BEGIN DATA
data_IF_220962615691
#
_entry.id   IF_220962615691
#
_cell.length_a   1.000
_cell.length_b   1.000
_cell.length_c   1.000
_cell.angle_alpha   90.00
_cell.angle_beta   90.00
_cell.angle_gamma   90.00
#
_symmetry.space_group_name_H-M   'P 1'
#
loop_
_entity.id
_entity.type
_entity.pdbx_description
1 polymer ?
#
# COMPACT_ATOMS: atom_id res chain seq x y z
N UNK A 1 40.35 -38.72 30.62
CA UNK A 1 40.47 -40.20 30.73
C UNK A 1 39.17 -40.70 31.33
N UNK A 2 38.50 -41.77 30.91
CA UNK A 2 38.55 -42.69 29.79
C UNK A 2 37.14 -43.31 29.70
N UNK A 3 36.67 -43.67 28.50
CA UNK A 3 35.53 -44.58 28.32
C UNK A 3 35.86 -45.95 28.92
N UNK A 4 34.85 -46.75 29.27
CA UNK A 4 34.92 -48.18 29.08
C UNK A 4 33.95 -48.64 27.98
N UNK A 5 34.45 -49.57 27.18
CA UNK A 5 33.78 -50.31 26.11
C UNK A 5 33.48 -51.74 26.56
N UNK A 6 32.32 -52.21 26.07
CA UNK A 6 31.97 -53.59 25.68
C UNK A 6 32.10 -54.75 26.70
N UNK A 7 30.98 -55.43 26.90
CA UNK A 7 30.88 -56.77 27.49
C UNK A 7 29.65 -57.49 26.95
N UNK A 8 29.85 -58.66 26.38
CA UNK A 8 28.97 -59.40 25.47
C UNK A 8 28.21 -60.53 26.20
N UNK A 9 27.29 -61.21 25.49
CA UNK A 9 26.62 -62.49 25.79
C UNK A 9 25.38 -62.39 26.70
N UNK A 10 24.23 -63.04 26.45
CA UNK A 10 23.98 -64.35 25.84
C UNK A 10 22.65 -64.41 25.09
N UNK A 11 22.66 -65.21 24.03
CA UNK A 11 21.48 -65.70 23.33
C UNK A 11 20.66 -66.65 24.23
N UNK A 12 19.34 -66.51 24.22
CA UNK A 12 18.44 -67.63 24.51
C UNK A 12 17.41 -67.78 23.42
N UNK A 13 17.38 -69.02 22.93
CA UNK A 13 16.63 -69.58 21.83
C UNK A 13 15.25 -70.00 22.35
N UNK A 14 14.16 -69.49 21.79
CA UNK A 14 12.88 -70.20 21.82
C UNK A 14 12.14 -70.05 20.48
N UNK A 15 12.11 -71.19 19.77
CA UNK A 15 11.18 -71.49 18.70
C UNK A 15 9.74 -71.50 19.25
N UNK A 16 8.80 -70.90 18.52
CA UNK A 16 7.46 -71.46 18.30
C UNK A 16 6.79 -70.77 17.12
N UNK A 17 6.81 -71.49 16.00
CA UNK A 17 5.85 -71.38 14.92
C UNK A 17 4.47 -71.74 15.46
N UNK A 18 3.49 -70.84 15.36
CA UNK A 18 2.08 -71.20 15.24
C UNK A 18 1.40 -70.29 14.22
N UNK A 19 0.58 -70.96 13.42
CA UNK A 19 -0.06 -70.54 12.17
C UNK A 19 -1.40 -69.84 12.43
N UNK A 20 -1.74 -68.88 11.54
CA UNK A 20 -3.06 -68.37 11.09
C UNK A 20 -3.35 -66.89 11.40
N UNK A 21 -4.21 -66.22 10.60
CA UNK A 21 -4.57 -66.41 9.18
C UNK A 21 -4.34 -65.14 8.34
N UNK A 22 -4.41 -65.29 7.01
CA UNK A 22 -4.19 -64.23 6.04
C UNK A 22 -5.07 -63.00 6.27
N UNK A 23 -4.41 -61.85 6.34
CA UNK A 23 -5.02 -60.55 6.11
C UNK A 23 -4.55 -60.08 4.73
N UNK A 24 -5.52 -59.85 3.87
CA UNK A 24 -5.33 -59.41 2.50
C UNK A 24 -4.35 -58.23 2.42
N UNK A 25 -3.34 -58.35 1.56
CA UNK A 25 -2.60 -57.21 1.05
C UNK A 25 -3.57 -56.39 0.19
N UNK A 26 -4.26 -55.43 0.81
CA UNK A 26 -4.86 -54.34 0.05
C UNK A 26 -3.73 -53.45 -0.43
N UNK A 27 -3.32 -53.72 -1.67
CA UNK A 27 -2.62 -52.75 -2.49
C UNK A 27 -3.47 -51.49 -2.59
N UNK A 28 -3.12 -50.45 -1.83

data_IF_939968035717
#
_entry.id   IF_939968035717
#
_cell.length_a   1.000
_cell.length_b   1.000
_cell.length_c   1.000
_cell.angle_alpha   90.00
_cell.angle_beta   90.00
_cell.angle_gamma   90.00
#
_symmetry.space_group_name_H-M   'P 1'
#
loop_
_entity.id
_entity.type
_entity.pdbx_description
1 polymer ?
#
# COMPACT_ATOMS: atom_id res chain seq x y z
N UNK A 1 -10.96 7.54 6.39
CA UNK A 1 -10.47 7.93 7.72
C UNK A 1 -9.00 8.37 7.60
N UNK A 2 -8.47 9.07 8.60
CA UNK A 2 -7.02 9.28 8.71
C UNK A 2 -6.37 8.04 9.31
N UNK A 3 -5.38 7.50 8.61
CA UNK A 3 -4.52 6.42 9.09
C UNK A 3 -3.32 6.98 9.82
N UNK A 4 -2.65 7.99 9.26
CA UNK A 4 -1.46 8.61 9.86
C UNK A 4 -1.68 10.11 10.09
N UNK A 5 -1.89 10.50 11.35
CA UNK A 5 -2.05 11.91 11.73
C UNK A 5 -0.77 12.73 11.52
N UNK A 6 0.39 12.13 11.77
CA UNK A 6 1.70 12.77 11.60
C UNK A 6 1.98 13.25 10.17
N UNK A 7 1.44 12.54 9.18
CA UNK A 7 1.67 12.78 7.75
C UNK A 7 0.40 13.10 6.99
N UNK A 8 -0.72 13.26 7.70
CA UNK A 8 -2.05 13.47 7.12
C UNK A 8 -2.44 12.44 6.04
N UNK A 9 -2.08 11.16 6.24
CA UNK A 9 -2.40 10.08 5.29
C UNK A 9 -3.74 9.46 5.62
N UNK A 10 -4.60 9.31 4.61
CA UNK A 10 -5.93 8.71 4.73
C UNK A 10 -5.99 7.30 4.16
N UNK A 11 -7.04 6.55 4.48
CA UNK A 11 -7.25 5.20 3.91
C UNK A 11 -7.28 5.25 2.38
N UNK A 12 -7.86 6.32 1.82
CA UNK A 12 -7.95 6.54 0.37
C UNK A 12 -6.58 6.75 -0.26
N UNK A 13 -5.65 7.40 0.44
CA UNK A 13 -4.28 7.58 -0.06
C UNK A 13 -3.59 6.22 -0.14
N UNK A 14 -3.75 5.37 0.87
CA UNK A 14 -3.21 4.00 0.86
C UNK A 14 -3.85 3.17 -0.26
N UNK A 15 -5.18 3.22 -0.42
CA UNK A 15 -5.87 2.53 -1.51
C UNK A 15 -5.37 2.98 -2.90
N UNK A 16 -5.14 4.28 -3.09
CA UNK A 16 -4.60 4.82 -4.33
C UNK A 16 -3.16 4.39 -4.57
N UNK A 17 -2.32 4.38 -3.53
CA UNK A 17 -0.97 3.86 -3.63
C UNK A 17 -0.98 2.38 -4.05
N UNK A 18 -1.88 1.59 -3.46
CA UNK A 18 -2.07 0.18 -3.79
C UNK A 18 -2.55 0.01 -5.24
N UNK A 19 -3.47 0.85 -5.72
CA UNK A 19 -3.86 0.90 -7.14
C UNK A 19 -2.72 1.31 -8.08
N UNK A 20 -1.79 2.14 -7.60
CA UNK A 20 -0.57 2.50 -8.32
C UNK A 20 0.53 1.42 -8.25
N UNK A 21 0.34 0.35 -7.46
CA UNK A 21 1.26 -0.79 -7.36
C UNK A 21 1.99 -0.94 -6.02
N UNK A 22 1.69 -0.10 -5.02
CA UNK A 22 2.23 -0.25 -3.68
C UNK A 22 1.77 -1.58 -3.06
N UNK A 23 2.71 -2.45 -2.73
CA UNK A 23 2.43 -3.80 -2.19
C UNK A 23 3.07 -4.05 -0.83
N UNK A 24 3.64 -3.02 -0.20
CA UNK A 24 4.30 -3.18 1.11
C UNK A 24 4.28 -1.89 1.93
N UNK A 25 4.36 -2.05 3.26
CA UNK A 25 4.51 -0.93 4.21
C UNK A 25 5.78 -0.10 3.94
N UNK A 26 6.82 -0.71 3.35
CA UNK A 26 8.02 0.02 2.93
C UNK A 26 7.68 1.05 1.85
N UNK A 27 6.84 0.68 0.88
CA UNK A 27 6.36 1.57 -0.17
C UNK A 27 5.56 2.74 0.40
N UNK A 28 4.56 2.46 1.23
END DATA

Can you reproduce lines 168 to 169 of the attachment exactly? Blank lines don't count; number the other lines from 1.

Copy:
N UNK A 16 -5.14 4.28 -3.09
CA UNK A 16 -4.60 4.82 -4.33